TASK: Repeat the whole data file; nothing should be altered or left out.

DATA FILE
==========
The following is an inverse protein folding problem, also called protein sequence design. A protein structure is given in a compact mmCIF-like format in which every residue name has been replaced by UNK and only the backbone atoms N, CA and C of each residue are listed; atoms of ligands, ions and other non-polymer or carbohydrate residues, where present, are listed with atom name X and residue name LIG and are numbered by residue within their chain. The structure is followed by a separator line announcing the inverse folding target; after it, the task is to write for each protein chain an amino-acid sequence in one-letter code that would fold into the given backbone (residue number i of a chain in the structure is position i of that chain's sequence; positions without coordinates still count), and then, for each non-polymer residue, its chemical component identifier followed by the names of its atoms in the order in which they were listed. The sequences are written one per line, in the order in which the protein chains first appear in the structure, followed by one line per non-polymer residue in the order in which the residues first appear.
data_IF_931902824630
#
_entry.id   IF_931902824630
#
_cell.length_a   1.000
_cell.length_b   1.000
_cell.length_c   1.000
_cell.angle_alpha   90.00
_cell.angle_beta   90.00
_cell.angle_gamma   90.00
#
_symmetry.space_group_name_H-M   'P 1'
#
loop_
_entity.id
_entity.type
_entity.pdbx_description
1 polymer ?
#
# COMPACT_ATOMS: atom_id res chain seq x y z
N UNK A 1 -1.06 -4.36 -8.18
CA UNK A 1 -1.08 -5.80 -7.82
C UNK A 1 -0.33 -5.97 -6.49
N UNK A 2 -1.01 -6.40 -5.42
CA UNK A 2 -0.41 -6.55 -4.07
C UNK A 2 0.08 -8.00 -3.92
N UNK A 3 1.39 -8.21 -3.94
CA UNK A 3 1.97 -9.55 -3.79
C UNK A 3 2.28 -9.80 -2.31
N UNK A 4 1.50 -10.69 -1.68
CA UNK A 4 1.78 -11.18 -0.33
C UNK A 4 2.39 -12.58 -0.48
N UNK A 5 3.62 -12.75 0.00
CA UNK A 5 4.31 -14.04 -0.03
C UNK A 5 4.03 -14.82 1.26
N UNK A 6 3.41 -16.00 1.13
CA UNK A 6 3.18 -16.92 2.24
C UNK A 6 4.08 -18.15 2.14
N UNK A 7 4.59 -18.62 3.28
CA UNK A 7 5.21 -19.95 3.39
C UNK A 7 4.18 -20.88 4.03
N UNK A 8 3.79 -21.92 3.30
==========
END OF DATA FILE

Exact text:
The following is an inverse protein folding problem, also called protein sequence design. A protein structure is given in a compact mmCIF-like format in which every residue name has been replaced by UNK and only the backbone atoms N, CA and C of each residue are listed; atoms of ligands, ions and other non-polymer or carbohydrate residues, where present, are listed with atom name X and residue name LIG and are numbered by residue within their chain. The structure is followed by a separator line announcing the inverse folding target; after it, the task is to write for each protein chain an amino-acid sequence in one-letter code that would fold into the given backbone (residue number i of a chain in the structure is position i of that chain's sequence; positions without coordinates still count), and then, for each non-polymer residue, its chemical component identifier followed by the names of its atoms in the order in which they were listed. The sequences are written one per line, in the order in which the protein chains first appear in the structure, followed by one line per non-polymer residue in the order in which the residues first appear.
data_IF_931902824630
#
_entry.id   IF_931902824630
#
_cell.length_a   1.000
_cell.length_b   1.000
_cell.length_c   1.000
_cell.angle_alpha   90.00
_cell.angle_beta   90.00
_cell.angle_gamma   90.00
#
_symmetry.space_group_name_H-M   'P 1'
#
loop_
_entity.id
_entity.type
_entity.pdbx_description
1 polymer ?
#
# COMPACT_ATOMS: atom_id res chain seq x y z
N UNK A 1 -1.06 -4.36 -8.18
CA UNK A 1 -1.08 -5.80 -7.82
C UNK A 1 -0.33 -5.97 -6.49
N UNK A 2 -1.01 -6.40 -5.42
CA UNK A 2 -0.41 -6.55 -4.07
C UNK A 2 0.08 -8.00 -3.92
N UNK A 3 1.39 -8.21 -3.94
CA UNK A 3 1.97 -9.55 -3.79
C UNK A 3 2.28 -9.80 -2.31
N UNK A 4 1.50 -10.69 -1.68
CA UNK A 4 1.78 -11.18 -0.33
C UNK A 4 2.39 -12.58 -0.48
N UNK A 5 3.62 -12.75 0.00
CA UNK A 5 4.31 -14.04 -0.03
C UNK A 5 4.03 -14.82 1.26
N UNK A 6 3.41 -16.00 1.13
CA UNK A 6 3.18 -16.92 2.24
C UNK A 6 4.08 -18.15 2.14
N UNK A 7 4.59 -18.62 3.28
CA UNK A 7 5.21 -19.95 3.39
C UNK A 7 4.18 -20.88 4.03
N UNK A 8 3.79 -21.92 3.30